Let’s rewind the clock to 2009 the year before the Coalition government came to power. 18 months after the financial crisis things were pretty black. The Labour government had bailed out two of the three major UK banks because of their unwise lending and derivative trading. Alistair Darling, the then Chancellor, had cut interest rates to 0.5% and reduced taxes on expenditure and as a results an enormous structural deficit opened-up. The deficit in the UK ballooned from 3% of GDP in 2007 – 08 to 11% in 2008-09 this added £120bn to the UK’s overall debt in one year. Due to our disproportionate exposure to the banking sector and soaring welfare bills, caused by Gordon Browns obsession with tax credits, Britain was the lamest duck of all the major economies “the sick man of Europe”. Things were pretty black at home and abroad there were genuine concerns that Greece would default and that other peripheral Euro-zone economies might follow suit – short term interest rates were rising and the UK was in the spotlight. Against this back-drop the election of May 2010 was fought in a febrile atmosphere. Whilst both major parties offered some form of austerity The Tories pandered to the fear that existed and won the election and (what they believed) was a mandate to sort out the public finances through austerity.
As with an historical analysis timing is everything and there are three specific milestones that need examination:
- In the summer of 2010 were the Tories correct in their analysis of the problem and was austerity the first best option?
- In 2011-12 should the Tories have changed to plan B when we were in danger of a double dip recession?
- Was the recovery in 2013 unnecessarily delayed due austerity or was our recovery (earlier than other major economies) the direct result of government policy?
On point one it was pretty clear that in 2010 there were pretty awful scenarios that were a real danger to the UK economy, our credit rating was under watch, we had the biggest deficit in Europe and other countries, in less dire circumstances, where in danger of default – Ireland, Greece and Portugal. The great wealth and prosperity of the UK, built up since 1980, was at risk and there was a real danger that things could end badly. It was therefore important for the markets and business confidence (what Krugman dismissively call the confidence fairy) that the new government was seen to be tough on the deficit. There is no doubt that this worked, the ratings agencies lost interest for a time, business confidence and investment returned and private sector growth in 2010-11 more than compensated for the first round of public sector austerity.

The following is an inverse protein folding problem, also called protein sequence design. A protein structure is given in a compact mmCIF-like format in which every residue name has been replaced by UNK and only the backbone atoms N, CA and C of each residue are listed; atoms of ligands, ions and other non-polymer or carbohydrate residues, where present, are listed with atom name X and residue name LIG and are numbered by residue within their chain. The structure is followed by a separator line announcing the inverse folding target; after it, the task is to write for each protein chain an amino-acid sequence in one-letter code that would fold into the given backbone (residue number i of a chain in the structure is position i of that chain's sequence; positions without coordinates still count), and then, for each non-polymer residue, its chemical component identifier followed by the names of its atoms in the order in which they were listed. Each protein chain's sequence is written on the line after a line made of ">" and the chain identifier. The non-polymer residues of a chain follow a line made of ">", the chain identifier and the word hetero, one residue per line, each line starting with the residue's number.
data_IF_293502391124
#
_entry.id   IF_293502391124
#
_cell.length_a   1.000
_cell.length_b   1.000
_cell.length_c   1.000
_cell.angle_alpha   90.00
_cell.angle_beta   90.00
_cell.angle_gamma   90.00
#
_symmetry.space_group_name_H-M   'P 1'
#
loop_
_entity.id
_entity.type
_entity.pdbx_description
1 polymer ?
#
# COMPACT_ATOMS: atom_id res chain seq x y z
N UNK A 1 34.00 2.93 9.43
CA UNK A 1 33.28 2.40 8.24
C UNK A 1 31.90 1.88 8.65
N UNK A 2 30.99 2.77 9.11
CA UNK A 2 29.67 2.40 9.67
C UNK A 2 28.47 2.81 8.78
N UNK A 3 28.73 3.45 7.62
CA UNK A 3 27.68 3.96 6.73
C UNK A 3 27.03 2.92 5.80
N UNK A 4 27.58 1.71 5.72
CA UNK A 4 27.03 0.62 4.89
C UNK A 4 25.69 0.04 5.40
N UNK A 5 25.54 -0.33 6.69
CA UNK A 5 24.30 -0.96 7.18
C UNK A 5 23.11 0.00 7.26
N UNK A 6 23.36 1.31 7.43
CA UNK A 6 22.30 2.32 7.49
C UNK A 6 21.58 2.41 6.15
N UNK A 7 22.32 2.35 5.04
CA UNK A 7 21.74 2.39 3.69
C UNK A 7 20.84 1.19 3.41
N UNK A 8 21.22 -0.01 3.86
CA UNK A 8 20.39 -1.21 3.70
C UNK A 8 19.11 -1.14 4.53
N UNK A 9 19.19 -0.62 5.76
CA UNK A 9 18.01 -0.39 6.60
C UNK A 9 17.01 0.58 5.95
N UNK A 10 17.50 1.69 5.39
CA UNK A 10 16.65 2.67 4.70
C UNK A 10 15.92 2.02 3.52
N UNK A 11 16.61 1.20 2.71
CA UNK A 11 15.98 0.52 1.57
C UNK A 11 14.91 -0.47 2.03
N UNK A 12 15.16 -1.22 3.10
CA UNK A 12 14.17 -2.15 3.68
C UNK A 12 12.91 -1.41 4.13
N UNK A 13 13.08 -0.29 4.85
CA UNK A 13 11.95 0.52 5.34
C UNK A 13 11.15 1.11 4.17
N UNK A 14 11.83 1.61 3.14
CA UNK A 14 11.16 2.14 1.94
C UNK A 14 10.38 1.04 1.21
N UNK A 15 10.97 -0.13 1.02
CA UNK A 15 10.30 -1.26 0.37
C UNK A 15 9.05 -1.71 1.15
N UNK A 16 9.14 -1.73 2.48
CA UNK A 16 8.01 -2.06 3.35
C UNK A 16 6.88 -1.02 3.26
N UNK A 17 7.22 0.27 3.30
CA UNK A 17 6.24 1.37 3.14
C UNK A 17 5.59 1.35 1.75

On point two things are less clear cut. The main mistake the Tories made was to leave large sections of the overall budget out of the austerity plan (welfare and Health) this meant that the saving had to come from a some number of spending departments and this forced minister to cut the investment budget – many school build programmes were shelved, transport improvement were put on hold and so on. It is always easy to cut the capex budget but when falling demand is one of the main problems it should not have been the focus. This meant structural change was delayed and aggregate demand unnecessarily reduced. But we should also remember the Eurozone crisis rumbled on until Mario Draghi finally offered to” do whatever it takes” in July 2012. It was only at this point that long term interest rates started to fall across Europe and the specter of defaults on the continent faded away. So whether plan B should have been adopted in 2012 is probably a moot point. Up until the summer of 2012 economic catastrophe was still possible because of uncertainty in the Eurozone and by the autumn on 2012 Osborne had at any rate given up on is spending targets – and we were is a world of austerity-lite
On the third point it is fair to say that the way austerity was implemented was poor – cutting investment budgets and “ring fencing" major spending departments from the programme of cuts caused unnecessary pain. Having said that we were the first major economy to achieve “escape velocity”. Maybe we might be slightly better off but claims made by Paul Krugman and Simon Wren-Lewis that we are all £2,000-£1,500 worse off due to the Coalition government’s economic policy is hard to fathom.
The balance of argument hinges on the issue of confidence, the macroeconomic models used by academic economists made a good fist of most variables by they are unable to factor in the impact of confidence. If there had not been a willingness in 2010 to tackle our huge debt there is little doubt that domestic business and overseas investor confidence would have been knocked, this would have led to massive out-flows of money from the UK. The Coalition policy did at least restore confidence and this was indirectly responsible for recovery as in 2011-12 as the instability in Europe allowed a stable UK to draw in a very large of Foreign Direct Investment (FDI) - the main reason for recovery. So we should be thankful for the “confidence fairy” and broadly ignore the Keynesian revisionist s who, egged on by dubious Greek claims, are so loud in their assertion that austerity failed in the UK and elsewhere.